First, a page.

How much calcium do you need?

Q: Should I be taking calcium pills for my bones? 
Last fall, my 75-year-old next-door neighbor fell down 3 steps, shattering her left ankle into tiny pieces that were painstakingly put back together during a 5-hour surgery. She has osteoporosis, or thin bones due to years of taking daily prednisone for an inflammatory condition called lupus. Now her doctor has her taking a bone-building medicine, and she was told to take a calcium supplement every day.  
Calcium helps keep our bones healthy, but it has other critical jobs as well: your muscles, nerves, and blood vessels depend on calcium to work properly. Every time your heart beats and you take a breath, the muscles of your heart and chest work to keep you alive and well. However, if you don’t have enough calcium available, your body will take some out of your bones, like an ATM (automated teller machine) for calcium instead of $20 bills. 
If you run low on calcium occasionally, this only happens once in a while, and it’s no big deal. Still, if your body pulls calcium out of your bones regularly, those withdrawals eventually weaken your bones, increasing your risk of a hip fracture, or worse. 
How much calcium do you need?
The Institute of Medicine recommends 1000mg daily of calcium for men and women up to age 50, and 1200mg for adults older than 50 years of age. Most postmenopausal women get 600-900mg of calcium daily through their food, falling short of that goal unless they make up the difference with a calcium supplement. 
Calcium supplements were recommended as a way to ensure women and men at risk for osteoporosis get their full recommended daily dose of calcium, but recent studies have shown that you can actually get TOO MUCH calcium, which increases your risk of having a heart attack or stroke. It’s suspected that the spike in blood levels of calcium you get by taking a concentrated calcium supplement may actually damage blood vessels.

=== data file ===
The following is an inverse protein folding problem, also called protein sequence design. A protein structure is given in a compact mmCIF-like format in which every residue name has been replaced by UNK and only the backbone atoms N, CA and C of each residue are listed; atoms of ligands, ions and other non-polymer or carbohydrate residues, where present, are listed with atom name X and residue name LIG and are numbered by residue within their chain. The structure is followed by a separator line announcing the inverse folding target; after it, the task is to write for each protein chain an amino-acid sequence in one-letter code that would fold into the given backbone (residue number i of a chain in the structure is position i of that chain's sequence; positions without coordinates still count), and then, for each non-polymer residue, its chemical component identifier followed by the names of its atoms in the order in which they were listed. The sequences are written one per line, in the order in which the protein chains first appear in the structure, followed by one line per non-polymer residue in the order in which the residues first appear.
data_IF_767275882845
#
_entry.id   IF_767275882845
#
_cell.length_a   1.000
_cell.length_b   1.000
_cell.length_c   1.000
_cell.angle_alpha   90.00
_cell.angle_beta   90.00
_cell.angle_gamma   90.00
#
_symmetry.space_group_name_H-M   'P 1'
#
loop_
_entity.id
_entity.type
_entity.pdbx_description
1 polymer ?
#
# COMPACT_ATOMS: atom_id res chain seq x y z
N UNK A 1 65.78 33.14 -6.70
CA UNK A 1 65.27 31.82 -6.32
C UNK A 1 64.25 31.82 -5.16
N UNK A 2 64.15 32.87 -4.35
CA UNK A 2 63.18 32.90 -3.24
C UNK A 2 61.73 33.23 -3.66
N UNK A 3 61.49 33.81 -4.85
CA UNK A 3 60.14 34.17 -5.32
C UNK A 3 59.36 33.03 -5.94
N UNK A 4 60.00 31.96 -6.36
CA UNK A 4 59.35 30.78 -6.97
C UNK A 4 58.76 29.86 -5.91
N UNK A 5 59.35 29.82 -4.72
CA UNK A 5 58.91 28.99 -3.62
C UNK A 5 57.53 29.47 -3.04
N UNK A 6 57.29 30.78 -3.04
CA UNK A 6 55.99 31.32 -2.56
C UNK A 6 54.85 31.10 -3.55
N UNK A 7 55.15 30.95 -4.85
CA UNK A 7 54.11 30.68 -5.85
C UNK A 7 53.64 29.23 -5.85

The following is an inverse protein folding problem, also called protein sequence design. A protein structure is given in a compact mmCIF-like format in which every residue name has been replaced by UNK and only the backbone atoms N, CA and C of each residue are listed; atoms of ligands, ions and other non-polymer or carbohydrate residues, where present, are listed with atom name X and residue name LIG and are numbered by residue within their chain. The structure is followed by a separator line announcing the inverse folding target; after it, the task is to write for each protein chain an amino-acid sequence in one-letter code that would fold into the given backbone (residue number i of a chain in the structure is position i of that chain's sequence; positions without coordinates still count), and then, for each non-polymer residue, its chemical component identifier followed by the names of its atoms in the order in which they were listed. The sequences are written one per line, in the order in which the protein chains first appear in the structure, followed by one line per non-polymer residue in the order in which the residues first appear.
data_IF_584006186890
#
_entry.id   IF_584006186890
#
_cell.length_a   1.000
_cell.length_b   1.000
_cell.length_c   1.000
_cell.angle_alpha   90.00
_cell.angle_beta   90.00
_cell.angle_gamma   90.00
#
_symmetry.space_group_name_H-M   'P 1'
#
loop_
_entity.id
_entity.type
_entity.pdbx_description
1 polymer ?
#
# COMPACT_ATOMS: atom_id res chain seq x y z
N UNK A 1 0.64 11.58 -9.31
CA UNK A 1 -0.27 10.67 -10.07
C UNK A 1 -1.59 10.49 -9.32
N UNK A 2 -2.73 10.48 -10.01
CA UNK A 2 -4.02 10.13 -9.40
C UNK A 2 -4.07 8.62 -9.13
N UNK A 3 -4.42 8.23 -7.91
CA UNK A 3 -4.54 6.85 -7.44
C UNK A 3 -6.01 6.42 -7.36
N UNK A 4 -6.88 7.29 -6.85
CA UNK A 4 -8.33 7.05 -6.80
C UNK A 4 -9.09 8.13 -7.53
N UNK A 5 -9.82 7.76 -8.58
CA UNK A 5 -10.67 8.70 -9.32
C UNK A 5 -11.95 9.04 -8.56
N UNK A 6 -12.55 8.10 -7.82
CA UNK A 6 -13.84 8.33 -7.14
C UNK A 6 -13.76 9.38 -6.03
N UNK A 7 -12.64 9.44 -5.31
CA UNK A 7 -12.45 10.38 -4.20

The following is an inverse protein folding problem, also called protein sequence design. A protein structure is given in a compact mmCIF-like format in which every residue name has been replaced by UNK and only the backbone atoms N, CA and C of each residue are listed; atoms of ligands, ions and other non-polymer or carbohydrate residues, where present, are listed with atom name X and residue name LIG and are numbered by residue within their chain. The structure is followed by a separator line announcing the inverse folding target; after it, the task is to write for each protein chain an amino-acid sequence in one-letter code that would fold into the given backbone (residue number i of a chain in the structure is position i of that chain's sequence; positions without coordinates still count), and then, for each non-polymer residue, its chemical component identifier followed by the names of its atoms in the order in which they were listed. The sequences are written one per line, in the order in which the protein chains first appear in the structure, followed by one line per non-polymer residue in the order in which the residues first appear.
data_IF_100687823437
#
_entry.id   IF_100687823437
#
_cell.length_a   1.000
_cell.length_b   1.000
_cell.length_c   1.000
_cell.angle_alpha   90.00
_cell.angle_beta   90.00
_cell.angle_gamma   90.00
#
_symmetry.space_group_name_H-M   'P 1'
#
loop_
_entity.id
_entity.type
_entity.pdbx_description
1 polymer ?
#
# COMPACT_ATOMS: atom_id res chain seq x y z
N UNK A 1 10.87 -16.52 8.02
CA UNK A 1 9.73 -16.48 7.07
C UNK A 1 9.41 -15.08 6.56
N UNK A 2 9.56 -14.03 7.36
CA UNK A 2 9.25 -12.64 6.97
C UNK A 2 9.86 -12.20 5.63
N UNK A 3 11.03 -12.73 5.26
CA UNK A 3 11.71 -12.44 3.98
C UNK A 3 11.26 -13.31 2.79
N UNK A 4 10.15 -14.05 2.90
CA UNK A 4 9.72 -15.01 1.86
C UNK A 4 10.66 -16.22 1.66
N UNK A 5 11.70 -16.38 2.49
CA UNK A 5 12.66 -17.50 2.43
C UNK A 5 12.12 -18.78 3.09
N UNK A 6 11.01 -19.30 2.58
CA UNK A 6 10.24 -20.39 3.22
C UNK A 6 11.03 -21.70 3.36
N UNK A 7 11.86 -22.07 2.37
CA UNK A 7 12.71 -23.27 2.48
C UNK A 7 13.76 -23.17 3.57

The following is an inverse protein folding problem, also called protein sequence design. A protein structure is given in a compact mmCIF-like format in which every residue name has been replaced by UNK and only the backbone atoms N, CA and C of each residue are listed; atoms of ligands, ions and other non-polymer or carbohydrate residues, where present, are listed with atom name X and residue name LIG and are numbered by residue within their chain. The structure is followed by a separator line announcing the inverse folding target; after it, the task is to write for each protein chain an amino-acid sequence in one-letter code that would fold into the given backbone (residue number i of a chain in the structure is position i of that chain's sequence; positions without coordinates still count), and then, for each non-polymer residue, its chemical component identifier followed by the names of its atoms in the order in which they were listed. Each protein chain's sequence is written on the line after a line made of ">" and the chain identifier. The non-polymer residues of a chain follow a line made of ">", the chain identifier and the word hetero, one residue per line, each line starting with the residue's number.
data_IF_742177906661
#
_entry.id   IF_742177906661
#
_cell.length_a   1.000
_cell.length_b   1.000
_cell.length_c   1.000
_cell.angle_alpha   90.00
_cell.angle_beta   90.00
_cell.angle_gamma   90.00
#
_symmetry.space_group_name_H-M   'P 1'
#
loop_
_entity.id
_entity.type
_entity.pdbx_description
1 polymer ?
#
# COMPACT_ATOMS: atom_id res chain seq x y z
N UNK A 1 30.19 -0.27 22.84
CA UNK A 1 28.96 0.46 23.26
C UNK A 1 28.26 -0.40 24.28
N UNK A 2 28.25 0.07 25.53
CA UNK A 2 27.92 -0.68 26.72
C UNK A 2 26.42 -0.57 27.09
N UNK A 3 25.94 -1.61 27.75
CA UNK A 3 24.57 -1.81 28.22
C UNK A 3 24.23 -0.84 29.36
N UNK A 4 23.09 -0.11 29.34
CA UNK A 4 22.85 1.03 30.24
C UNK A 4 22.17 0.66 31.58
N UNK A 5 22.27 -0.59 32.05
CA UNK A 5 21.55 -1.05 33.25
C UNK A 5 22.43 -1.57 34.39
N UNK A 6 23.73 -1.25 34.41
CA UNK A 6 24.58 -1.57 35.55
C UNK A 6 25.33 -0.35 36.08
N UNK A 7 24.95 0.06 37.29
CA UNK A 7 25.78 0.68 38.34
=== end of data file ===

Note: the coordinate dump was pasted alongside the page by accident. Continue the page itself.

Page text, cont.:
Taking large doses of calcium supplements also encourages the formation of painful kidney stones, so for bone health, getting ALL of your recommended daily calcium from taking a calcium supplement is no longer recommended. 
Calcium carbonate is the most concentrated form of calcium supplement available but can cause constipation. Calcium citrate is absorbed better and a better choice if you also take an acid-blocking medicine like PrilosecÆ for heartburn.
Weight-bearing exercises like walking and eating prunes have also been shown to improve bone strength.  
Here are 5 Tips on Getting Enough Calcium:
1. Get as much calcium from your diet as you can.
Most people get 300mg of calcium daily from non-dairy sources. You can also get 300mg per serving of dairy products like milk, yogurt, and cheese. Green vegetables, oranges, and figs also contain calcium. You also can use the Calcium Calculator available both as a phone app for iPhone and Android phones and online at The International Osteoporosis Foundation website at their Quick Links.
2. If you take a bone-building medicine like FosamaxÆ (alendronate), ActonelÆ(risedronate), or BonivaÆ, make sure you get enough calcium.
These medicines work by encouraging calcium back into your bones, but if you don’t have enough extra calcium available in your diet or by taking a supplement, they can’t help you. 
3. Avoid taking more than 500mg of a calcium supplement at one time. 
Your body absorbs calcium better, and keeping your blood levels of calcium from ìspikingî will help avoid increasing your risk of heart attack and stroke.
4. Get 400 IU of Vitamin D every day. 
Vitamin D is necessary to help your body absorb calcium, and can help prevent falls in the elderly. You can get vitamin D from the sun, but salmon (800 IU per 3 ounces), canned tuna (150 IU per 3 ounces), fortified milk (about 120 IU per 4 ounces), and fortified orange juice (80 IU per 4 ounces) are also good sources. 
5. Eat dried plums or prunes to build bone. 
In one study, women who ate 100 grams of dried plums daily for a year had measurably stronger bones. Despite the extra calories, none of the women in the year-long study gained weight, possibly because of the very high fiber content of the plums. 100 grams of dried plums are about 9 of those plump plums sold in big bags at places like CostcoÆ. Watch out, though; plums (also known as prunes) have a natural laxative effect, so go slowly at first to avoid embarrassing side effects. 
 Dr. Louise Achey, Doctor of Pharmacy, is a 40-year veteran of pharmacology and author of Why Dogs Can’t Eat Chocolate: How Medicines Work and How YOU Can Take Them Safely. Check out her NEW website for daily tips on how to take your medicine safely. ®2020 Louise Achey

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